I’m Supposed to Go Where?

The day before school starts, I always make it a habit to go to the classroom where my classes are going to be. That way, I eliminate the struggle of having to look for the classroom and showing up late because I don’t know where I am going. I also do this so I can grab the best seats in the room. Sometimes your grades correlate to where you are sitting when the professor is teaching. Make sure along with knowing who and what you are going to take, take care to also know where.

I Had To Leave How Long Ago?

I missed several classes at the beginning of my first semester because while I did create the schedule I would follow and who I would take, I still wasn’t used to going to class at say, 2pm. My roommate can attest the multiple times I’d scramble out the door in the most undignified fashion because I found out I completely forgot I had a date with the SPSU’s Hitchhiker’s 1001 class 30 minutes ago. Set up some alarms to make sure you get yourself to class on time. Walking in to your English 1101 class 25 minutes late isn’t a cute look (and it scores you ZERO points with the professor). You’re in college now. Act like it.

That is what I’m going to tell you about classes. Next I’ll be telling you about choosing your friends! I hope you can use this info well! See you next week! :)

So You’ve Got New Roommates?

By: Laura Sherman

Many of us will begin the fall semester with new dorms, apartments or roommates. The idea of it can be exciting and nerve-wracking. Having spent two years at SPSU with different roommates who have become my best friends, I can safely say that you’ll be more than alright if you keep to a few rules. Although you can be great friends, like all relationships, being around people with differing lifestyles 24/7 can be a real headache at times. BUT THAT’S OKAY! Keeping to these three tips can help things go swimmingly.

According to the Rent.com survey, renters say these are the worst roommate traits to have:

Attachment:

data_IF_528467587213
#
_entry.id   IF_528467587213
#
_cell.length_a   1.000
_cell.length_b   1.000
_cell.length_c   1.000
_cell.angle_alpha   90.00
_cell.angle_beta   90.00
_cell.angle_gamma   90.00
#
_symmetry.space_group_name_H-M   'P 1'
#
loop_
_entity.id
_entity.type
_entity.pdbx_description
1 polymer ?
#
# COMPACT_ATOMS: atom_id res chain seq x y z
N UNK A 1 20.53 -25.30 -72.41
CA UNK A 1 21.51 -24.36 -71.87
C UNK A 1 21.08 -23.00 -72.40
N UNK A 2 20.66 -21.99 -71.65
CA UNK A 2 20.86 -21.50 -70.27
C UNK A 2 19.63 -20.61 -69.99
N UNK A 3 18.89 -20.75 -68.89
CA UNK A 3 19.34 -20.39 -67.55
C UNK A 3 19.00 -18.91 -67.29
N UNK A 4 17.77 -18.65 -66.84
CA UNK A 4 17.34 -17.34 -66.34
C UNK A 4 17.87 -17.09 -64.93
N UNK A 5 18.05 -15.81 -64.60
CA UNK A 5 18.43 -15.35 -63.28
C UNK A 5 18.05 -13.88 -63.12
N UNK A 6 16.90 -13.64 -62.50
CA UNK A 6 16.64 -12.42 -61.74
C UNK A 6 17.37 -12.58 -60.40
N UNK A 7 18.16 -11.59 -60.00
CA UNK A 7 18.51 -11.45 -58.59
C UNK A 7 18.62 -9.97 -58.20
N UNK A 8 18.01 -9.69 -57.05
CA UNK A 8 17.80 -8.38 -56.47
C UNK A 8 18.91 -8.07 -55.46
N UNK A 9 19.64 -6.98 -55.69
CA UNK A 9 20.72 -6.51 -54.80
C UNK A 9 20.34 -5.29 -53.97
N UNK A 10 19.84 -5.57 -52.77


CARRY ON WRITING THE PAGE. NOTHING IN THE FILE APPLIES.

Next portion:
• Leaving the living room or kitchen messy (35%)
  • Using another roommate’s things without asking (34%)
  • Blasting loud music (13%)
  • Always having a significant other around (11%)
  • Eating another roommate’s food (6%)

TIP 1- Don’t bottle up your frustrations.

If your roommate has a habit rubbing you the wrong way, calmly talk it out with him as soon as possible. Don’t wait for your emotions to get the better of you. Remember, CALMLY. Chances are, your roommate doesn’t see the habit as bothersome until you let him know. If the problem persists, continue to be calm in your approach.

TIP 2- Manage your money together.

Money is the biggest problem between roommates. Even if your rent is automatically split up, keep tabs on things that could potentially lead to arguments. If your mom made you your favorite pie and you don’t want to share- leave a note saying so. Keep tabs on groceries, electric, housewares (what belongs to whom), and damages. If an argument comes up anyway, try to work out a solution together to prevent future mishaps.

TIP 3- Set guidelines for your privacy, study and cleaning habits beforehand. 

Talk to each other about:

  • Let your roommates know when/if it is okay to enter your room.
  • Let others know which of your things they can/can’t borrow.
  • When do you need the apartment to be silent for sleeping/studying?
  • Can guests come over and how long can they stay? (Be sure to do this way ahead of time.)
  • Who does which chores and how often?